Authentic voices. Remarkable stories. AOL On Originals showcase the passions that make the world a more interesting place.
James Franco loves movies. He loves watching them, acting in them, directing them, and even writing them. And now, he’s going to take some of his favorite movie scenes from the most famous films of all time, and re-imagine them in ways that only James can.
Go behind the scenes with some of the biggest digital celebrities to see what life is like when the blogging and tweeting stops.
The story of punk rock singer Laura Jane Grace of Against Me! who came out as a woman in 2012, and other members of the trans community whose experiences are woefully underrepresented and misunderstood in the media.
Documentary shorts conceived of and directed by famous actors. Jeff Garlin, Katie Holmes, Alia Shawkat, Judy Greer, and James Purefoy
Park Bench is a new kind of "talking show" straight from the mind of born and bred New Yorker and host, Steve Buscemi.
Digital influencer Justine Ezarik (iJustine) is back. After covering the world of wearable tech last season, iJustine is expanding her coverage this year by profiling the hottest tech trends across the country.
A 12 episode documentary series following 5 startup companies competing in the 2013 San Francisco TechCrunch Disrupt Startup Battlefield as they fine tune their products and eventually present in front of a panel of judges in hopes of winning $50,000 in funding.
Enter the graceful but competitive world of ballet through the eyes of executive producer, Sarah Jessica Parker. This behind-the-scenes docudrama reveals what it takes to perform on the ultimate stage, the New York City Ballet. Catch NYCB on stage at Lincoln Center.
Nicole Richie brings her unfiltered sense of humor and unique perspective to life in a new series based on her irreverent twitter feed. The show follows the outspoken celebrity as she shares her perspective on style, parenting, relationships and her journey to adulthood.
Explore what it means to be human as we rush head first into the future through the eyes, creativity, and mind of Tiffany Shlain, acclaimed filmmaker and speaker, founder of The Webby Awards, mother, constant pusher of boundaries and one of Newsweek’s “women shaping the 21st Century.”
Gwyneth Paltrow and Tracy Anderson spend time with women who've overcome hardship, injury, and setbacks to triumph in the face of adversity.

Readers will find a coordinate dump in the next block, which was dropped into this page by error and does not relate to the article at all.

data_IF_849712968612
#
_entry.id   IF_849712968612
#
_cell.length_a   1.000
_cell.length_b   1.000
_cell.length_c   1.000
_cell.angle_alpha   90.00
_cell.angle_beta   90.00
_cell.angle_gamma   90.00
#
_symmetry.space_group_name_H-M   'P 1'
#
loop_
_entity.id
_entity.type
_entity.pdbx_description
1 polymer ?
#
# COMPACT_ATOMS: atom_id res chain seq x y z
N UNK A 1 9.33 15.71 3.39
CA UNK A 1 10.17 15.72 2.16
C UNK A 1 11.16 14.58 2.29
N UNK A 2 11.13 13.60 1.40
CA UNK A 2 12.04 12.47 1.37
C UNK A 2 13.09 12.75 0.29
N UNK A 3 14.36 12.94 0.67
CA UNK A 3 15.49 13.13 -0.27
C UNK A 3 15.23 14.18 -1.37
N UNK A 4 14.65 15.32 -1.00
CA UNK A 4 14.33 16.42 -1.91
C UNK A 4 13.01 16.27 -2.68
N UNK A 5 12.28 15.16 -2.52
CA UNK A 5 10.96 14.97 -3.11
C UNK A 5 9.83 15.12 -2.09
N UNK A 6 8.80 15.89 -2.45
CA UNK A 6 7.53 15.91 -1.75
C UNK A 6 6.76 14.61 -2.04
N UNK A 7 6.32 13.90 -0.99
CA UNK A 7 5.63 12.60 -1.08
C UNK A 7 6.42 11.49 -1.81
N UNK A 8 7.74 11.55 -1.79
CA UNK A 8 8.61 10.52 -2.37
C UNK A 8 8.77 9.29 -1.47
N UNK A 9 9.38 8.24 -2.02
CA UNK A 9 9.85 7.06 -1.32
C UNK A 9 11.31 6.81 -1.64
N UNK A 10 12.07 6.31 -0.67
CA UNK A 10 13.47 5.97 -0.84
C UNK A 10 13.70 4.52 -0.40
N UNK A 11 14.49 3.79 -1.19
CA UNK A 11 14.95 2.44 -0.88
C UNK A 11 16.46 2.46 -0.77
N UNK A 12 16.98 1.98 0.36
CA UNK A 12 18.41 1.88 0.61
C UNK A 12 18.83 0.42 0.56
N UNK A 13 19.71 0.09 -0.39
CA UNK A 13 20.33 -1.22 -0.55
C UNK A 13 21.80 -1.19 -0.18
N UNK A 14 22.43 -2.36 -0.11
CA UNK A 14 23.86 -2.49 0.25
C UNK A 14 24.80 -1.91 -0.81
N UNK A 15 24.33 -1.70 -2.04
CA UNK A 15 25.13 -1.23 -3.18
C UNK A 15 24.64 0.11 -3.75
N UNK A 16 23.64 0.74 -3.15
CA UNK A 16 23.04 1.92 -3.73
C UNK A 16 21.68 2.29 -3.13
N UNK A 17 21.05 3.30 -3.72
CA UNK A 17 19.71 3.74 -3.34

Hank Azaria’s touching, humorous, and often enlightening journey from a man who is not even sure he wants to have kids, to a father going through the joys, trials and tribulations of being a dad.
How to prepare for a musical audition or a vocal talent competition - What is the Belt Voice?
Tags:Musical Audition Tips - Belt Voice,jennifer rutherford,musical audition tips,singer,singing,training for a career in singing,vocal talent competition
Grab video code:
Host: What is the Belt Voice? Jennifer Rutherford: Well, it is probably best described as a really full speaking voice with some pitch added. It’ a very open throated quality using a lot of air from the belt that's how they have come up with the terminology Belt Voice. You don’t want to yell when you do this. It's like speaking in a crowded room, you have to communicate to someone on the other side of the room and it’s kind of that bringing it down from the abdominal area quality that you want to use. (Demonstration) Good! Now that's basically how you’d sing a belt style of singing rather than (demonstration) which is more operatic and everybody will kind of look at you funny if you’re trying to do a pop song that way, right? So the issue with this though is when you get up to the higher notes. How do you make them work? Because when you’re doing Opera, voice goes right up into the head and it’s no problem when you are doing a high note. You always want to make sure that you’re using that open throat especially when you’re doing the higher notes. Never strive for those high notes, never try and reach up and stretch the throat. This actually has the effect of making the larynx unable to stretch down and get those higher notes. So you want to make sure your throat is very open and full and then project from below. Let's try that now. Female: Okay. (Demonstration) Jennifer Rutherford: Good!